The superintendent conducted an investigation regarding the principal's recommendation not to renew petitioner's contract. The superintendent met with the principal and with petitioner, and reviewed notes provided by each of them. The record tends to show the following regarding the principal's recommendation that petitioner's contract not be renewed. In April 2003, at a Nantahala School festival, petitioner squirted the principal in the face with a water pistol and walked away. A student saw petitioner squirt the water pistol and stated: "If she can do it so can I." The student then squirted the principal in the face with a water pistol. This same student had squirted the principal with a water pistol the year before and had received a paddling. After thesecond incident during the April 2003 festival, the principal administered corporal punishment to the student in the presence of petitioner. The principal wrote in the Nantahala School discipline log that petitioner's actions "demeaned [him] in front of students, faculty and parents[,]" and "degrade[d] [the] school's standing with . . . parents and community."
    The record also shows that, during petitioner's fourth year of teaching at Nantahala School, she had requested to chaperone the junior/senior school trip. Petitioner's request was denied and she stated her "feelings were hurt that [she] was just ignored." According to the principal, petitioner admitted to him that she had complained to other teachers about having to cover classes for teachers who were chaperoning the trip. The principal told petitioner she was "fostering a negative attitude in the faculty." The principal also told petitioner she had been given an opportunity to chaperone a school ski trip, but had failed to properly do so because she had driven her own vehicle rather than riding on the bus with the students. Petitioner stated: "This was probably wrong of me, but I have seen other chaperones do the same thing on other trips[.]" Petitioner also said she asked the sponsoring teacher if she could drive her own vehicle and was told she could. The principal told petitioner she "was unprofessional because [she could] not ever admit [she] was wrong." The principal also told the superintendent that petitioner had raised her voice on several occasions during meetings with the principal.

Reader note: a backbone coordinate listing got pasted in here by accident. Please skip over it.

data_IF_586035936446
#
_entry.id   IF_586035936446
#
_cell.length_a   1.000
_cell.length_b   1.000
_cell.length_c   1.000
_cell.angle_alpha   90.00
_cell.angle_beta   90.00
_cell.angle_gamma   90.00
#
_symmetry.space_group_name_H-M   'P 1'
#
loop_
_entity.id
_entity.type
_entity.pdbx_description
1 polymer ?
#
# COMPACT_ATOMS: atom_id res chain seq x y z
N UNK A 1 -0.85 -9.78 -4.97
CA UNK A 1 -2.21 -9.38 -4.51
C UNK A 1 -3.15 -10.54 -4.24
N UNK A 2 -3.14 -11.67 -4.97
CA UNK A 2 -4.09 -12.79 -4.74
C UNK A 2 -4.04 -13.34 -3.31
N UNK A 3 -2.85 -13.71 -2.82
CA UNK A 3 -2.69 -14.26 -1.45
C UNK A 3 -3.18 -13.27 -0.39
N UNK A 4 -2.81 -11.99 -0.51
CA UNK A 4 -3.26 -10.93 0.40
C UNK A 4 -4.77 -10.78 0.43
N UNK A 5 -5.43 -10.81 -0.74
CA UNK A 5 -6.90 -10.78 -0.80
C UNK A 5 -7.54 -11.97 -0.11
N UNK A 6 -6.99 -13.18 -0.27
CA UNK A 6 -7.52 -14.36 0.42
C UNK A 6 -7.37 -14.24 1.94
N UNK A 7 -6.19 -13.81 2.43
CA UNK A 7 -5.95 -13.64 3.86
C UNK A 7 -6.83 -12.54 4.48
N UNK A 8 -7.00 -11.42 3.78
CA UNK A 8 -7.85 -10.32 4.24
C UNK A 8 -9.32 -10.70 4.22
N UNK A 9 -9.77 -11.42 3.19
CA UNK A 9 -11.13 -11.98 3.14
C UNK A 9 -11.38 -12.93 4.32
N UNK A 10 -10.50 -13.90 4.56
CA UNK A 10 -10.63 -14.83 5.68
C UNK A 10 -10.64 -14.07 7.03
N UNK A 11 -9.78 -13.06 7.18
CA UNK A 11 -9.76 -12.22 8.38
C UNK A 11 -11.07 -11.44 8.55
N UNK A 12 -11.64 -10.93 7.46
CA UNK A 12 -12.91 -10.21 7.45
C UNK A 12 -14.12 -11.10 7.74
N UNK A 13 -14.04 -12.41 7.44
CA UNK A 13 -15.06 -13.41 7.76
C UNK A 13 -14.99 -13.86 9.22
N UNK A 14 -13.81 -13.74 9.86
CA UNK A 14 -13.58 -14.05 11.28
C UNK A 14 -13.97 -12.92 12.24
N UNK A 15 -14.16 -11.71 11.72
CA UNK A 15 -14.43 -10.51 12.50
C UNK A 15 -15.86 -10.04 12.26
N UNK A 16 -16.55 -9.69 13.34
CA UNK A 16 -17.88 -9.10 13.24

The superintendent additionally reviewed two "Below Standard"performance evaluations of petitioner in the areas of facilitating instruction and performing non-instructional duties. The superintendent interviewed four staff members at the school and asked each of them whether they believed "the principal [had] a personal bias against [petitioner]." None of the staff members indicated that the principal was personally biased against petitioner. The superintendent provided a memorandum to the board in which the superintendent summarized his investigation and recommended that the board not renew petitioner's contract. The superintendent wrote the following:
        After careful consideration and review, I am not recommending tenure status for [petitioner], English teacher, Nantahala School. This decision is based upon my investigation that followed the principal's recommendation to non-renew.
        I have met with both [petitioner] and the principal on separate occasions to discuss each one's point of view. [Petitioner] did not know why the situation had progressed to the point that it is today. After speaking with [the principal] about [petitioner's] concerns, he expressed his interactions with [petitioner] over the past three years. On several occasions, the two of them had met in his office and the conference ended abruptly and with [petitioner's] voice being raised in the process. There was a water gun incident in which [petitioner] squirted the principal after being told not to do so. This was done in the presence of a student, who, in turn, felt he could do the same thing to [the principal].